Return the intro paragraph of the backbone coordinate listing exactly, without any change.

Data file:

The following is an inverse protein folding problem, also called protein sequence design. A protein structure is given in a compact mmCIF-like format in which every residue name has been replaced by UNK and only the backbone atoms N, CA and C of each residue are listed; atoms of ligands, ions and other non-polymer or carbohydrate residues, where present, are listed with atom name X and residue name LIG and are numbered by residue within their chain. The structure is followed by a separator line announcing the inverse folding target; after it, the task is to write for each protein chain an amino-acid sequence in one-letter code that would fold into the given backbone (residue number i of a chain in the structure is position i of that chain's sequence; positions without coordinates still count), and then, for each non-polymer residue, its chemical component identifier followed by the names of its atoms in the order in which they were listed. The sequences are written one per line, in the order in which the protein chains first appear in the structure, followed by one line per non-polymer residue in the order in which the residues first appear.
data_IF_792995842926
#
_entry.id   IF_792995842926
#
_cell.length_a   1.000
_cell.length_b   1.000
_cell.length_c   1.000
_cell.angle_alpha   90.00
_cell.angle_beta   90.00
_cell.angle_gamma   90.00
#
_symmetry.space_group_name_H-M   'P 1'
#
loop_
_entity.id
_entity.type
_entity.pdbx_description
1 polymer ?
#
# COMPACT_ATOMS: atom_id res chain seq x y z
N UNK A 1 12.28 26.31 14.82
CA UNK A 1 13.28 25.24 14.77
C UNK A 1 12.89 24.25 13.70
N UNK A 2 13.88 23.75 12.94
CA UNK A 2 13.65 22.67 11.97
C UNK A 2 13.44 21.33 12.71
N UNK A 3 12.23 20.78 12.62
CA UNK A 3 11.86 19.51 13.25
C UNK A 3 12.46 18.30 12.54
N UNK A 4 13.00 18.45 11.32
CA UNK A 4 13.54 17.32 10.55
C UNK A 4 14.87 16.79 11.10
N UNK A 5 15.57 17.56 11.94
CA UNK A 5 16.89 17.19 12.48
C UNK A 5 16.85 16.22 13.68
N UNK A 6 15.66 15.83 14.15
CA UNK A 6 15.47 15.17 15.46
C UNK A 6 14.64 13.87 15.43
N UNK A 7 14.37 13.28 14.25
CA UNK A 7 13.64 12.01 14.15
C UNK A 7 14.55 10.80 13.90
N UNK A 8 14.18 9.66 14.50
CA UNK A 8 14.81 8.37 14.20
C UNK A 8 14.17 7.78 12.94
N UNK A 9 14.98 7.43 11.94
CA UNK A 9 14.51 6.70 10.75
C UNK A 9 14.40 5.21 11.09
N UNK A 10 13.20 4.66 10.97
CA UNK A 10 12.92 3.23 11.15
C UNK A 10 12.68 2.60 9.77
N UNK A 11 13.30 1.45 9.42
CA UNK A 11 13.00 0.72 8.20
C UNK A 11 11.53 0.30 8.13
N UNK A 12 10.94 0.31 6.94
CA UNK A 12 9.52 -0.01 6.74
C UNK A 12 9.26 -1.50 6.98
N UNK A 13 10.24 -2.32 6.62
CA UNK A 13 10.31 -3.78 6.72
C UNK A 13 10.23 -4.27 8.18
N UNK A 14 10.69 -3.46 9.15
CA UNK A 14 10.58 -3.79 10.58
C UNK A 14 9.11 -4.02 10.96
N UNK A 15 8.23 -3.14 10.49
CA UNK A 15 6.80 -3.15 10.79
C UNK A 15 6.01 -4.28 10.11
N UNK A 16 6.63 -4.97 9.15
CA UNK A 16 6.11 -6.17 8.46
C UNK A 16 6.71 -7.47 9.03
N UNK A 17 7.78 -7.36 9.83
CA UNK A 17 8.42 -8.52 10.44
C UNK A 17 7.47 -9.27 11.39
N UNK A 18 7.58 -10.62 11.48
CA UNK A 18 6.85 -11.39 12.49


The following is an inverse protein folding problem, also called protein sequence design. A protein structure is given in a compact mmCIF-like format in which every residue name has been replaced by UNK and only the backbone atoms N, CA and C of each residue are listed; atoms of ligands, ions and other non-polymer or carbohydrate residues, where present, are listed with atom name X and residue name LIG and are numbered by residue within their chain. The structure is followed by a separator line announcing the inverse folding target; after it, the task is to write for each protein chain an amino-acid sequence in one-letter code that would fold into the given backbone (residue number i of a chain in the structure is position i of that chain's sequence; positions without coordinates still count), and then, for each non-polymer residue, its chemical component identifier followed by the names of its atoms in the order in which they were listed. The sequences are written one per line, in the order in which the protein chains first appear in the structure, followed by one line per non-polymer residue in the order in which the residues first appear.